Held only when a temple medium gets a command from the heavens, the Wangkang festival in Malaysia is a rare and unusual event designed to rid the world of evil. Diana van Oort took part in last year’s procession, the first since 2001.

Ghosts are being collected, a Chingay group show off their skills, lions are dancing, musicians play, stilt-walkers tower over us, Confucian priests perform rituals, deities are carried in elaborate sedan chairs and — at the very end of the procession — mediums are in a trance and a barge pulled by about 30 people slowly makes its way through Malacca’s old quarter. More than 10,000 devotees and tourists bear witness to this procession, symbolically sweeping away all evil forces that threaten to disrupt peace and prosperity.

This is the Wangkang Festival. It is organised to collect wandering souls, evil spirits and other negative elements on the streets of Malacca, the capital of a Malaysian state of the same name, that are thought to be responsible for the epidemic scourges and chaos that plague the world. The spirits are then sent into the unknown by way of a barge that is burned on the 15th and last day of Chinese New Year. The devotees hope this will bring health, peace, prosperity and happiness to the world and to Malacca in particular.

The grand and costly religious procession was introduced to Malacca by Hokkien emigrants from Fujian province, China. They had been migrating to Malacca since the 15th century, but an influx came when Hokkiens were fleeing persecution during the Qing and Manchu dynasties between 1644 and 1911. When the Hokkiens brought their deities to Malacca, the locals came to regard them as their patron saints.

Every year since, the temple members have collected the wandering souls, but only when the medium at the Yong Chuan Tian Temple gets the command from the heavens do they organise the elaborate Wangkang procession. The message is delivered via a small chair, which when held ‘writes’ characters. Through the chair the deity directs the temple committee to organise the Wangkang.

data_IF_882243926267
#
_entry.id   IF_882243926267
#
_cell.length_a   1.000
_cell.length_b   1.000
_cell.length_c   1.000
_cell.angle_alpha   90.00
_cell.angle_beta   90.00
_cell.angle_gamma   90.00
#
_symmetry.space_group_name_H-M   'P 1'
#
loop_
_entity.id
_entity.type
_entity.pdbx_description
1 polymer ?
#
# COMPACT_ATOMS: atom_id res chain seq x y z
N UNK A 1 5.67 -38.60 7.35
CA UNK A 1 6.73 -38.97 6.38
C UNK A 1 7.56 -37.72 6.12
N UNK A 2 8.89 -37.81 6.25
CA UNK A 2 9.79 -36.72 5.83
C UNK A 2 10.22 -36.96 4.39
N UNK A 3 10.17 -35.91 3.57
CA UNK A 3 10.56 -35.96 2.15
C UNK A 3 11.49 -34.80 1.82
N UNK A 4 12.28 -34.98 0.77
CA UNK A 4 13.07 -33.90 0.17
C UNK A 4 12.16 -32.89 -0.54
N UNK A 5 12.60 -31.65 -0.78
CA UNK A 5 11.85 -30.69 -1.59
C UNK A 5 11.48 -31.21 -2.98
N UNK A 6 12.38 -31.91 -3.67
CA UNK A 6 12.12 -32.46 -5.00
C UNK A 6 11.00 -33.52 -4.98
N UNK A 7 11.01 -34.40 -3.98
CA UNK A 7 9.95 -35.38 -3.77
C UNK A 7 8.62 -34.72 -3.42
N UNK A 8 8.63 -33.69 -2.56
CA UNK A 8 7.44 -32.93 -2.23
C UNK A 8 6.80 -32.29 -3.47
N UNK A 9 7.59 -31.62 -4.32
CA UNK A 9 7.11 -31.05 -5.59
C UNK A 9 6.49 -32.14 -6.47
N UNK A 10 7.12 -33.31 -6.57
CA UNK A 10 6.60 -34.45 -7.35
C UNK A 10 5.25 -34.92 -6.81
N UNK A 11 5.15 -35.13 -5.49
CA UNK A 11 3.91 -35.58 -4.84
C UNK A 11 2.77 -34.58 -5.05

In Malacca, as far as could be determined, the Wangkang Procession was first put on in 1854 at Kandang and up to 1880 it took place every five to eight years. In 1891, in response to a deadly outbreak of cholera, it was held again. Since then it has taken place every 14 years until 1933. The festival was dormant for 68 years before it was revived in 2001 during the height of the SARS epidemic. The one I attended, the most recent, happened in early February last year.

The evening before the parade, crowds met at the temple to witness the beginning of ceremonies. As early as 6am, members of the Hokkien community started to gather. By 7.30am the road was cordoned off by police and the flotilla began to move from the temple. Dragon and lion dancers, as well as stilt-walkers clad in colourful, traditional Chinese costumes and more than a hundred musicians from various temples, slowly filtered out.

Then the main attraction, the Royal Barge, emerged to the deafening sound of firecrackers. From the temple the procession travelled for 20km along the streets of Malacca, before heading back in the late afternoon.

Made of merbau timber and five-layered plywood, it took five committee members three months to build the barge. It was nearly 6 metres long and 2 metres high with a 6-metre-high mast. The bright yellow, red and black lion carved and set into the bow was an impressive sight; even more so at night when its eyes were lit.

Teams of around 30 devotees pulled the barge by a rope around the city, causing it to seemingly glide along, even when the procession encountered rough patches and when going uphill. The cavalcade halted at 15 key stops, where five Taoist high priests led the cleansing rites to order all evil spirits and influences to get on the boat.

The climax came in the evening. There were more ceremonies in the temple and the mediums were in a trance. A paper temple was set on fire and it quickly burned to the ground. Then we watched as fireworks went off and the barge was loaded with bags of rice, water, wine, joss paper, herbs, pots, pans and stoves. The priests were saying their last prayers before the ship finally was set aflame.

The atmosphere was electrifying as a fireworks display simultaneously lit the sky. It is believed the royal barge “took on board” evil spirits as it burned, thus destroying the malicious demons. The flames continued as the crowds slowly dispersed.

At the temple we were given little plastic bags filled with tea leaves and were told to throw them into the fire. I was reluctant to toss mine in because I was supposed to walk away after doing so, without looking back. If I turned around, that would bring misfortune from the spirits hell-bent to do evil to those tempted to break tradition, even as they burn on their way to annihilation.